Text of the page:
A letter to my 16-year-old self

Doing one of these things because I saw it done today and ended up reflecting on my life.

Dear Osnat,

It may not feel like it right now, but it's going to be okay.

You fretted over having a boyfriend a lot, and now you're finally realising that you don't need to fret and you're going to have someone truly amazing in your life anyway (that's a spoiler right there for you). You're going to meet him in person, after a couple of false starts because trains are stupid, and you're going to help each other grow and flourish. At first people will be upset that you're dating someone older than you, but they'll come around once they realise neither of you are going anywhere. (People are also going to turn to you for relationship advice. You will think this is weird.)

You will have a tough time with friends. You will lose several. Several close ones will leave and you will feel awful and alienated as you just find an endless line of cloned North London and Home Counties girls. But you will find amazing people from all over the world to count as your friends and they will be better than you could ever have wished for.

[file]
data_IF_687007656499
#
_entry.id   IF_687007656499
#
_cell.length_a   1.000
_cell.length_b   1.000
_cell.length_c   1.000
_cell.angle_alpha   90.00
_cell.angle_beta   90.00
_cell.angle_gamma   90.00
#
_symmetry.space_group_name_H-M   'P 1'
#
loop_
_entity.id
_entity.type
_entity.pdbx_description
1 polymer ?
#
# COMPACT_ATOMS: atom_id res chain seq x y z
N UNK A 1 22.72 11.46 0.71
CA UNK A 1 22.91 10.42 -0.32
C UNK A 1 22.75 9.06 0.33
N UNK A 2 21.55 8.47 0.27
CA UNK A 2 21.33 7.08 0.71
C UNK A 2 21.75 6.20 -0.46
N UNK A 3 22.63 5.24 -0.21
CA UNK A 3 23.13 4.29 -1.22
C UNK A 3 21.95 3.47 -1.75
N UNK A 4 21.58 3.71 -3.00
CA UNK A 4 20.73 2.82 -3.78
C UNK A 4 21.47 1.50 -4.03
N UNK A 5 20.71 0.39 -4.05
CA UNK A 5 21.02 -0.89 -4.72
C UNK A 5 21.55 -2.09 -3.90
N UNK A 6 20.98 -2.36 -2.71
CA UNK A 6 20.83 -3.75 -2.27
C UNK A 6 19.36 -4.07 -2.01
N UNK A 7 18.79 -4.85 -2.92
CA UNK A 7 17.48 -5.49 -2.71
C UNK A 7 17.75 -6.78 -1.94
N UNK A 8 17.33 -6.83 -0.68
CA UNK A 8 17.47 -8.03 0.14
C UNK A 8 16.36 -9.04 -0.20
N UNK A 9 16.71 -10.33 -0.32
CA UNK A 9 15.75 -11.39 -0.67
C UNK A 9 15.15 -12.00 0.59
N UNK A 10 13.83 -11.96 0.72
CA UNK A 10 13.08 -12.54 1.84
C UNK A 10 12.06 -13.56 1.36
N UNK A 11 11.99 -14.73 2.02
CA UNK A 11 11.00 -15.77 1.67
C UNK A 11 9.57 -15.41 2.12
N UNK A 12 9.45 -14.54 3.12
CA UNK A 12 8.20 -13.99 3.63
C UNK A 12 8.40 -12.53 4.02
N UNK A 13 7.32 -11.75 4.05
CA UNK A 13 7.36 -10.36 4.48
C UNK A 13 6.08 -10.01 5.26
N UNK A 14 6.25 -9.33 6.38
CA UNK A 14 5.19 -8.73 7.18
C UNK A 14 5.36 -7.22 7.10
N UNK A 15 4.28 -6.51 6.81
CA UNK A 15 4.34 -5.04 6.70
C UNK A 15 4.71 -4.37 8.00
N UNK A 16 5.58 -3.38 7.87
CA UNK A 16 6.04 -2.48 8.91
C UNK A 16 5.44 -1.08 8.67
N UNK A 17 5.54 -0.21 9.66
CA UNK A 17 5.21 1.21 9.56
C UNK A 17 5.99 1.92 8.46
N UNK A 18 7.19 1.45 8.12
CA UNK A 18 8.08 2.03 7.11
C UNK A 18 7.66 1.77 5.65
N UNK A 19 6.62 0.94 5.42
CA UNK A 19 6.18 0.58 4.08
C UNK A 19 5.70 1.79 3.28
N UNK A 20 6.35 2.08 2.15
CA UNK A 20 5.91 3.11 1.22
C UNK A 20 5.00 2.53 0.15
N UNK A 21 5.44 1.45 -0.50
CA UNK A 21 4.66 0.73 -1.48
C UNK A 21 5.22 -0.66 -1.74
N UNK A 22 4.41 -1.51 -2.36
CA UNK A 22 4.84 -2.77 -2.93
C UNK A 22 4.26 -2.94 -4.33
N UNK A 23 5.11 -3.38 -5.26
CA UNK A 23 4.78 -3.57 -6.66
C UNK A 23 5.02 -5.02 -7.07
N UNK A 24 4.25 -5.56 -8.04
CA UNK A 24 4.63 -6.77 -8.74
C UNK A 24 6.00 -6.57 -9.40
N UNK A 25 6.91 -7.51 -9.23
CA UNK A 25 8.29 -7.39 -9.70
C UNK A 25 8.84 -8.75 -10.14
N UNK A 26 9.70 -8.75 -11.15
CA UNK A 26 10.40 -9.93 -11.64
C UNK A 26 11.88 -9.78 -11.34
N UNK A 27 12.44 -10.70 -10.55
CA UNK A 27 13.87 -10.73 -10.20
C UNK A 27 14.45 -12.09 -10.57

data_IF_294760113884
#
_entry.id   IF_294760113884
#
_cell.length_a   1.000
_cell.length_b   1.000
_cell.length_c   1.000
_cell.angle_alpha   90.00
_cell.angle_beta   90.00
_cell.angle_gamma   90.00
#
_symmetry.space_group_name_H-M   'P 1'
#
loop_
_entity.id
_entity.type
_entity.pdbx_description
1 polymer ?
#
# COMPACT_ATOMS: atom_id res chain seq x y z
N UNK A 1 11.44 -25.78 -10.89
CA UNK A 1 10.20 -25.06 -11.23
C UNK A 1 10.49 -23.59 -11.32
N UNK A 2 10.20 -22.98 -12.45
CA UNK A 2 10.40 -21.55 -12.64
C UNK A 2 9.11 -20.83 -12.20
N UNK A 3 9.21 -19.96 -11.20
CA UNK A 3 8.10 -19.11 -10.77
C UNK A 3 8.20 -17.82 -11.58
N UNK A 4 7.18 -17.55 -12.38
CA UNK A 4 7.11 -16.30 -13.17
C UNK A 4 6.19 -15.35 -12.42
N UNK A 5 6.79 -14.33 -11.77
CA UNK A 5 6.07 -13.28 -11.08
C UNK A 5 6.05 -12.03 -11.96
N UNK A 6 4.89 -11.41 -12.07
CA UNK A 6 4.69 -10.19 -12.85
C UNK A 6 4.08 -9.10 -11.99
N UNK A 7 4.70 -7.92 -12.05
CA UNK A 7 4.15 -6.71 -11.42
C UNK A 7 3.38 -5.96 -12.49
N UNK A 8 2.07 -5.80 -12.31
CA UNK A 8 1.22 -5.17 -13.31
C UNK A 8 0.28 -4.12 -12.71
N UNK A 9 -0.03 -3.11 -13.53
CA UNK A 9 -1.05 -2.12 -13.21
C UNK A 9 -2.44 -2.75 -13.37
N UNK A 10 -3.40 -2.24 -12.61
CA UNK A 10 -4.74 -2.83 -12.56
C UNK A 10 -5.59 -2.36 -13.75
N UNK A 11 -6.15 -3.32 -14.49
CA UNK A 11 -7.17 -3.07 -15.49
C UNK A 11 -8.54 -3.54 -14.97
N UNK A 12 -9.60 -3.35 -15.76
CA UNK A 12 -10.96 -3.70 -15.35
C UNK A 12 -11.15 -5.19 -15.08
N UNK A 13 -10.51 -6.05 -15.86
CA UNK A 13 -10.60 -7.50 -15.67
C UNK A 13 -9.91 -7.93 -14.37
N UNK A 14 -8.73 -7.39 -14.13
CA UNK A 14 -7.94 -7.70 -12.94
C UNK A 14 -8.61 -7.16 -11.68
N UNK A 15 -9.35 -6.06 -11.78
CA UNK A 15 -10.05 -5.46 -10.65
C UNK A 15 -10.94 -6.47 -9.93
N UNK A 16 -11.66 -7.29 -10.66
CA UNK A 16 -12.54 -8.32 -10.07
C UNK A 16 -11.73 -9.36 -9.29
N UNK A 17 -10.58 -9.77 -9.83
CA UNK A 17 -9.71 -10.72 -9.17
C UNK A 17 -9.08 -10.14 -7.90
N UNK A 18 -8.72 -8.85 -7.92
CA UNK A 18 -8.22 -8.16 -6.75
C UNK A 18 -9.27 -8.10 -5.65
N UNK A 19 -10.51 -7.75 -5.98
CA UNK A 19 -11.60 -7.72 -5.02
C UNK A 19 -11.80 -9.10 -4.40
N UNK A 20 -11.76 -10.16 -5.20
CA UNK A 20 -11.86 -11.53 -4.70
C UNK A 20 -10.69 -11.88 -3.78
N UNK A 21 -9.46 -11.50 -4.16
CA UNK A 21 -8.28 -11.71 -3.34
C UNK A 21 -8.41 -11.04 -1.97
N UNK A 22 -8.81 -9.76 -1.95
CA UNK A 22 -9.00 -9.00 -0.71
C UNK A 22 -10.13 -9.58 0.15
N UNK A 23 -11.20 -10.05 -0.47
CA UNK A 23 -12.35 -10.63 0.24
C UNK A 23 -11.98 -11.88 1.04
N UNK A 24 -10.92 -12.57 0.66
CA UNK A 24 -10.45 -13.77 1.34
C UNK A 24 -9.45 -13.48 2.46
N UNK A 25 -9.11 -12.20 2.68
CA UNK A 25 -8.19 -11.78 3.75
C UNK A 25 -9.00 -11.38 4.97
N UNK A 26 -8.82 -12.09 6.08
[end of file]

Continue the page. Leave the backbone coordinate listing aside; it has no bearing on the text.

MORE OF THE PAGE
Academics will suck. At the moment you are a star student.

Enjoy the moment while it lasts.

GCSEs are easy. Depression and anxiety make everything hard. You will suck at everything hard in Lower Sixth because you spend all your time crying and wanting to die. It will cost you your dreams of going to Oxford, but those will eventually be shattered by realising that you didn't really like the environment. Besides, you will go to Manchester, which is not too shabby, end up in the same city as your best friend by complete coincidence, and meet some really fantastic people.

This will easily be the hardest and darkest year of your life. The depression which you have carried inside you since you were thirteen will burst out and try to choke the life out of you. It will very nearly succeed. It will very nearly take everything from you. It will fundamentally warp your perception of reality and kill your identity. You will spend every day for the next several months crying.

You will beg for help and eventually get it. At first you will hate it and it will make you feel worse. You will have no idea how you get better, but you will. You recover your will to fight. You slowly make your way out of hell. And when you put yourself back together, you feel better and more confident in your own body.

There is hope.